During the second open enrollment period (OE2), nearly 8.8 million consumers enrolled in health coverage in 37 states using HealthCare.gov (and another 2.8 million enrolled through a state-based marketplace). We’ve mapped where these HealthCare.gov enrollees live, but what else can we learn about who’s enrolling?
The Office of the Assistant Secretary for Planning and Evaluation (ASPE) at the Department of Health and Human Services released their final enrollment report for OE2 in March. It includes enrollment tallies as well as other important data about the marketplace-enrolled population: demographics, financial help received, and plans selected (by metal tier). We’ve taken a close look at the data packed in this 73-page report, and summarized some of the key points below.
HealthCare.gov Enrollee Demographics
- Age: Almost all enrollees are non-elderly adults 18-64 years old with 18-to-34-year-olds making up the largest share of enrollees (28 percent of the enrollee population), followed closely by 55-to-64-year-olds (25 percent), 45-to-54-year-olds (22 percent), and 35-to-44-year-olds (17 percent). Just 9 percent of enrollees are younger than 18 or older than 64. This is not surprising, given that many of those younger than 18 are eligible for Medicaid or the Children’s Health Insurance Program, and most of those age 65 and older are eligible for Medicare.
- Gender: There are slightly more female enrollees (54 percent) than male enrollees (46 percent).
- Race/ethnicity: Most enrollees who chose to report their race/ethnicity were white (65 percent), followed by African American (14 percent), Latino (11 percent), and Asian (8 percent). Note: When applying for coverage on HealthCare.gov, applicants are asked an optional question about their race/ethnicity. The data here do not include the more than one-third of OE2 enrollees who did not provide their race/ethnicity.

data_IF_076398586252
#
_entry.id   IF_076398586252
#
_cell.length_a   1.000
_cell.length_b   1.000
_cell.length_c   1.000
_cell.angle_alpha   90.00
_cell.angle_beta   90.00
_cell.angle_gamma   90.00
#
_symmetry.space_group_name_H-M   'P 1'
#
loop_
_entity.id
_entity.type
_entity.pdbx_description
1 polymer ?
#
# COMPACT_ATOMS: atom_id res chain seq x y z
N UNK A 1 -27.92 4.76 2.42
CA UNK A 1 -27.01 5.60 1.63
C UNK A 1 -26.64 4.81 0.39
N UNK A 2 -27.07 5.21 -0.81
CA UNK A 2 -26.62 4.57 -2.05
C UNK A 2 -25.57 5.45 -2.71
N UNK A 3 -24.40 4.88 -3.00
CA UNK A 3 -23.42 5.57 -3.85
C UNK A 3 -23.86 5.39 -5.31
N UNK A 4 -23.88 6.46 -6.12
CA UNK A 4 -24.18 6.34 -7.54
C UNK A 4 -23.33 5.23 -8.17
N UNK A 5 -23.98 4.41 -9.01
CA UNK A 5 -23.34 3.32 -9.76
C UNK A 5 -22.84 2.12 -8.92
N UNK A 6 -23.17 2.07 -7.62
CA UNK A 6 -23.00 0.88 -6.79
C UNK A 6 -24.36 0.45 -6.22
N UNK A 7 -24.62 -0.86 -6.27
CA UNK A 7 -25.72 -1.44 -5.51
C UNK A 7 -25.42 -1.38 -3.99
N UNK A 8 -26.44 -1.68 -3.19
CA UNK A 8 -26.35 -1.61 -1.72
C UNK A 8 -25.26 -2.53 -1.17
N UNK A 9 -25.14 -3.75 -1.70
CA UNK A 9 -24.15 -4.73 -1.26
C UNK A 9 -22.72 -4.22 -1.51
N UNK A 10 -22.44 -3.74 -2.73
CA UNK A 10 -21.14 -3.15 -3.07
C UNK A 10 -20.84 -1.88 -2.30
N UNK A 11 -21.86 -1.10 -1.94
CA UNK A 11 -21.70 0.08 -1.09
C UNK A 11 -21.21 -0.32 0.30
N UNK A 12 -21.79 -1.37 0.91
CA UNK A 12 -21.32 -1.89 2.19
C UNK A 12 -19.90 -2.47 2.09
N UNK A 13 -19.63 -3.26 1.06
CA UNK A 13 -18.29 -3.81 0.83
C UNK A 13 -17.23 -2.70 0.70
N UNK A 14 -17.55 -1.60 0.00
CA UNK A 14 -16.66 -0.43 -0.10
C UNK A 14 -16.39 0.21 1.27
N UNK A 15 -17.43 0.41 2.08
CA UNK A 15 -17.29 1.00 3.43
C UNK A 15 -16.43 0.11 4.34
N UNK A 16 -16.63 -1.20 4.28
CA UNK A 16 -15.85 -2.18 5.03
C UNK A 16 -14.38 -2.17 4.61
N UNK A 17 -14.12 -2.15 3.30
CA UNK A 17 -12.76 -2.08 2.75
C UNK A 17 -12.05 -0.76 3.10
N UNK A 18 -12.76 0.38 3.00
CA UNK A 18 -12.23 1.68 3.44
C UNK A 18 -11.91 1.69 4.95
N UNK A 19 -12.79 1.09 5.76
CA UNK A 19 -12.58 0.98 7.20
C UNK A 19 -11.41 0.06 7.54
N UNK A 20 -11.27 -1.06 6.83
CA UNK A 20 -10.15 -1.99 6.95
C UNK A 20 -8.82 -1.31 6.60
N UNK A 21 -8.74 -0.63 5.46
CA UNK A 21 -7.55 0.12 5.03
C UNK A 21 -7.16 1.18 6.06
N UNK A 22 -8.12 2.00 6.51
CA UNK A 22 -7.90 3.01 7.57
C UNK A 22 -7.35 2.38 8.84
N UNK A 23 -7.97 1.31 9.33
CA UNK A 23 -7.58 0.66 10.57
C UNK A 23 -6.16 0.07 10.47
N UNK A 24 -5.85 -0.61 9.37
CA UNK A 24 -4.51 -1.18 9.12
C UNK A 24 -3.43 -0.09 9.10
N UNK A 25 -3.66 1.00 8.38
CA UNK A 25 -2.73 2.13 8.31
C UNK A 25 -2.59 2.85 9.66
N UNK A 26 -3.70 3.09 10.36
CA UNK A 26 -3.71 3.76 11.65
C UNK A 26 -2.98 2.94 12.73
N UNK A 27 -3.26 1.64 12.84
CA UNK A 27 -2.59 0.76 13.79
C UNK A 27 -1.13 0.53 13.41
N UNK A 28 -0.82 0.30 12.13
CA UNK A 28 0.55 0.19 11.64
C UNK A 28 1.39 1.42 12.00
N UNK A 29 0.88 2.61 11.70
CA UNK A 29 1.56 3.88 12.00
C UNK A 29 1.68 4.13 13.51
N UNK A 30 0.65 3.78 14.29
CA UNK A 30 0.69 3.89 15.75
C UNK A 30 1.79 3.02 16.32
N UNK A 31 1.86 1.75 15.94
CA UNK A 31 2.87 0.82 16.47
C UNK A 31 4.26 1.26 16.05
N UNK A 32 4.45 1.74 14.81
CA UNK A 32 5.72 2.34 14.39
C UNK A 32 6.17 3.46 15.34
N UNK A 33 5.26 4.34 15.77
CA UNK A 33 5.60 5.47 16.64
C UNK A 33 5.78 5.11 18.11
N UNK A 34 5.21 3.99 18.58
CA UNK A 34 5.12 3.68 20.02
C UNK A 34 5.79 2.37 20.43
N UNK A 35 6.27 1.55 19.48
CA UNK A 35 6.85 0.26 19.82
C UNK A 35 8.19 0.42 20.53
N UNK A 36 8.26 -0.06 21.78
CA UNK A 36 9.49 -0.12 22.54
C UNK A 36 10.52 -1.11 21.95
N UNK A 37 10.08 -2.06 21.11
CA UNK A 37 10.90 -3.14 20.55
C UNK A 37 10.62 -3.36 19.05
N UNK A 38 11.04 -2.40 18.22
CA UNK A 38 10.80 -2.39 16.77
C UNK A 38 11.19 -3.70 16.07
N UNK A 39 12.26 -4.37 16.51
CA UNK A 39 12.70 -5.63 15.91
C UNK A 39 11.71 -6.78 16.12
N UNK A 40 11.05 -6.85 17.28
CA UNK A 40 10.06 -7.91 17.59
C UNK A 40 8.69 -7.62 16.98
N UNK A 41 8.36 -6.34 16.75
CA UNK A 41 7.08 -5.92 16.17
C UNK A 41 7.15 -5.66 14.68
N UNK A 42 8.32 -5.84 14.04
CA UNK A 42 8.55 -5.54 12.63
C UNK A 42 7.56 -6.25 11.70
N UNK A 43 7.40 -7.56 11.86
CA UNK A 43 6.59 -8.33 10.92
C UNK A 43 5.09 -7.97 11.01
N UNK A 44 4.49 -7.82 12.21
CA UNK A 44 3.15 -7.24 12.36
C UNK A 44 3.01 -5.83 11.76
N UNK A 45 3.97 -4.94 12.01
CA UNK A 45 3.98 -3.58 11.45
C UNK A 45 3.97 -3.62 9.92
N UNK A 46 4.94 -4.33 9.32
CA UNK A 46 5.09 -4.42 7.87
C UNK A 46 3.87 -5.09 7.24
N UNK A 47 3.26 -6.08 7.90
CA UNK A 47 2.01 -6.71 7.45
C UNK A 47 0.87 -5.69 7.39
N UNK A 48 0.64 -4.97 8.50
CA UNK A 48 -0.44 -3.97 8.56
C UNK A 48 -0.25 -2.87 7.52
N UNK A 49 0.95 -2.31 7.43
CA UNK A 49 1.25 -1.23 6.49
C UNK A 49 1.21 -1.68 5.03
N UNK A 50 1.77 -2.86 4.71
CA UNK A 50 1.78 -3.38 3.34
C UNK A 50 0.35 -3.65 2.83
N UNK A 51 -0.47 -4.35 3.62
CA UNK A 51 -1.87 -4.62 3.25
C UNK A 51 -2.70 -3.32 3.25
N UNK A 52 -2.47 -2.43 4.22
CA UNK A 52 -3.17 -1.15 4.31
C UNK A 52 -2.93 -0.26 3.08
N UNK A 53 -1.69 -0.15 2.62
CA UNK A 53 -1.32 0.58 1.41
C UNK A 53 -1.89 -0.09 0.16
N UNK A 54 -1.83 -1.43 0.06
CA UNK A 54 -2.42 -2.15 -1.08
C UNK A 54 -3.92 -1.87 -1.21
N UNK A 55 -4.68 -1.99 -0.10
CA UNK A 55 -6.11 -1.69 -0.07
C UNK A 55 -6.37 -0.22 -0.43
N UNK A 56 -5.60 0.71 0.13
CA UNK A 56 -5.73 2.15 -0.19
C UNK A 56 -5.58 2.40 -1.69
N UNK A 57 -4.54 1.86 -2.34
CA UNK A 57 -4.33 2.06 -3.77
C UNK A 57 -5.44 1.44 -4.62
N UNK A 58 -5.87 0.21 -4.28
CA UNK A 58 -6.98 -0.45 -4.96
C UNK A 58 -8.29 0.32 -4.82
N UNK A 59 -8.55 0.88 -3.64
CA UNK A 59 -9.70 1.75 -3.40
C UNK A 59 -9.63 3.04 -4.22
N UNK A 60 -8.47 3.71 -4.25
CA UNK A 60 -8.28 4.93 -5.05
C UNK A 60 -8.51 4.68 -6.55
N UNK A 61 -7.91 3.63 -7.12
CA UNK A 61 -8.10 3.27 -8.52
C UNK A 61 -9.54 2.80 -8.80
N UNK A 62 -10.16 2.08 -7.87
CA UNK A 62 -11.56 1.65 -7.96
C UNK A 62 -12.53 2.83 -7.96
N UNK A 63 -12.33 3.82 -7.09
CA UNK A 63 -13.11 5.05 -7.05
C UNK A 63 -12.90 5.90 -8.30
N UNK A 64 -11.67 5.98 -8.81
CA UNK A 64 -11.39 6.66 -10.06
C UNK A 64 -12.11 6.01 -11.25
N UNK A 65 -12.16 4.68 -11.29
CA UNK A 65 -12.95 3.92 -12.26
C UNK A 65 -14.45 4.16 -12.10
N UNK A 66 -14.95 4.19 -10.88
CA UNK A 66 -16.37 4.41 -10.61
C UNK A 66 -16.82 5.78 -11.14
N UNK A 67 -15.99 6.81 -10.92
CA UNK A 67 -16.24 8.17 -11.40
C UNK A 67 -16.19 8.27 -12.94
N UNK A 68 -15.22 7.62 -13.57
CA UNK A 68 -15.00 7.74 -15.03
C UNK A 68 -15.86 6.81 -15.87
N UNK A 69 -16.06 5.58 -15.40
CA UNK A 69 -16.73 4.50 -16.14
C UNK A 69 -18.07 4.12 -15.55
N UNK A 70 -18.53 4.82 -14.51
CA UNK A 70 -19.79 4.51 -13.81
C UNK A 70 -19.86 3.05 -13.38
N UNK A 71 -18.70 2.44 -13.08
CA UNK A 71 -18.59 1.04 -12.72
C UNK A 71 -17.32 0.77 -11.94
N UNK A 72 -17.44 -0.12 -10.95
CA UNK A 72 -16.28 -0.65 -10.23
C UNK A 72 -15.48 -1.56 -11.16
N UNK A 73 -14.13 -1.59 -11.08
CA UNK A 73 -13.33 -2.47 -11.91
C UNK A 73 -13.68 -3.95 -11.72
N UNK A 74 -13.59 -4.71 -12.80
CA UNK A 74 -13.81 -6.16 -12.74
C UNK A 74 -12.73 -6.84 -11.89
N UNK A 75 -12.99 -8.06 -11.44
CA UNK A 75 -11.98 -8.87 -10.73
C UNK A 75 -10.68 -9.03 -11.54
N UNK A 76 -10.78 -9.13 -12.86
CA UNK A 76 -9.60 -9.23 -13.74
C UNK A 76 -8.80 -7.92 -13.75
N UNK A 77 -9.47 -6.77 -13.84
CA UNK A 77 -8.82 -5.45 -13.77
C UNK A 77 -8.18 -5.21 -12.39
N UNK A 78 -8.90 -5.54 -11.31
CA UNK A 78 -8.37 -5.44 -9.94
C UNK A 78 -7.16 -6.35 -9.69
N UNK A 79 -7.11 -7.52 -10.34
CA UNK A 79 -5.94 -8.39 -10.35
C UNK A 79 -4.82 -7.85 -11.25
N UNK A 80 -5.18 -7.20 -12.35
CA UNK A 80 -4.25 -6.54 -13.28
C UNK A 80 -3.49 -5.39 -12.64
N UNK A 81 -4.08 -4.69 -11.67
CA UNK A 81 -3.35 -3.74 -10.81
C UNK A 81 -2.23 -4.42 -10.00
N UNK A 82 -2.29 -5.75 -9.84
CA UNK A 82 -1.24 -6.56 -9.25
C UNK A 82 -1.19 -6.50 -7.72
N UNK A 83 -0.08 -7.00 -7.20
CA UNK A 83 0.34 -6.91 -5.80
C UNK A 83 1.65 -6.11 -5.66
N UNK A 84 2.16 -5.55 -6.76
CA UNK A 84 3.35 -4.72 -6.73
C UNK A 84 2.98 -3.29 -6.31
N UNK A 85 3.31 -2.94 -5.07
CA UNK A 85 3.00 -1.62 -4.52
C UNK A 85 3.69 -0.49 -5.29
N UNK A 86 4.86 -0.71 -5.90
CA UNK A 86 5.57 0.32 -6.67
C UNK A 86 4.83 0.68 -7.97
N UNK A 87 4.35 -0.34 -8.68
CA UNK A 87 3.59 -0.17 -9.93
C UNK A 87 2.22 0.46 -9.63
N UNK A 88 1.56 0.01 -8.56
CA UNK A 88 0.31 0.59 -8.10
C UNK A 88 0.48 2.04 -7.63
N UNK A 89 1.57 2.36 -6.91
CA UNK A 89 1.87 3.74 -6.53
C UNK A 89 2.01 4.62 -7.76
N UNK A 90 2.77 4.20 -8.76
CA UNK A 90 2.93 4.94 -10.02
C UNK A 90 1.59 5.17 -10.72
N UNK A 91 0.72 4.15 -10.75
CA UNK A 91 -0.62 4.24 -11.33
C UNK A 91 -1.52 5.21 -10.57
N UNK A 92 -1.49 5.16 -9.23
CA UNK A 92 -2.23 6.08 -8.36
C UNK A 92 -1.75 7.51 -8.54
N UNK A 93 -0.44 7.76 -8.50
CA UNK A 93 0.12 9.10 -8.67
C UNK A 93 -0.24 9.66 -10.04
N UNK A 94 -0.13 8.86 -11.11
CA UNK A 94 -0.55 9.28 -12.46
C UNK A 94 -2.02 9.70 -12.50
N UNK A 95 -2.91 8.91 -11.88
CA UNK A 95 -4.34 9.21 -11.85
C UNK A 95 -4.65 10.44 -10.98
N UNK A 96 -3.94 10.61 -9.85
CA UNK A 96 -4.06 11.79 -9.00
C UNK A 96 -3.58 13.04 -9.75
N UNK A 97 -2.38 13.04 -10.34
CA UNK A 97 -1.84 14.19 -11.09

- Income: We know that financial help is a top motivator for many uninsured consumers to get covered, and that generally, the lower a consumer’s income is, the more financial help the marketplace will provide. In addition to tax credits on a sliding scale to lower a consumer’s monthly premium, consumers with income below 250 percent of the federal poverty level (FPL) qualify for cost-sharing reductions, which allow them to enroll in special plans that have lower cost-sharing (lower deductibles, co-insurance, and co-payment amounts).
Given that more financial help is available for those with lower incomes, it makes sense that marketplace enrollees are heavily concentrated at the lower end of the income spectrum. More than 40 percent of HealthCare.gov enrollees have income below 150 percent FPL (about $18,000 for an individual or $36,000 for a family of four) and two out of three enrollees (68 percent) have income below 200 percent FPL (about $23,000 for an individual or $48,000 for a family of four). Only 16 percent of enrollees have income between 250 and 400 percent FPL, and 2 percent have income above 400 percent FPL. Note: These data do not include the 6 percent of consumers who did not apply for financial help and thus did not report income to the marketplace.
Figure 1. HealthCare.gov enrollee demographics, 2015
Financial Help and Enrollment Behavior of HealthCare.gov Enrollees
- Financial help: Almost all enrollees (87 percent) received financial help to purchase a plan on the marketplace. Of those who received financial help, most (69 percent) got both tax credits and cost-sharing reductions.
- Metal level: The vast majority (69 percent) of consumers selected Silver plans, and a sizeable minority selected Bronze plans (21 percent). Many fewer selected the higher premium Gold and Platinum plans (9 percent) or catastrophic plans (1 percent).
- New or renewal status: About half of enrollees (53 percent) were new to HealthCare.gov in OE2, and half enrolled last year and were re-enrolling for 2015. Out of those re-enrolling, about half (53 percent) actively renewed their coverage and the rest were automatically re-enrolled.
Figure 2. HealthCare.gov enrollees’ financial help and enrollment behavior, 2015
Stay tuned for more analysis of who has enrolled in coming blog posts, and in the meantime check out our maps on where HealthCare.gov enrollees live!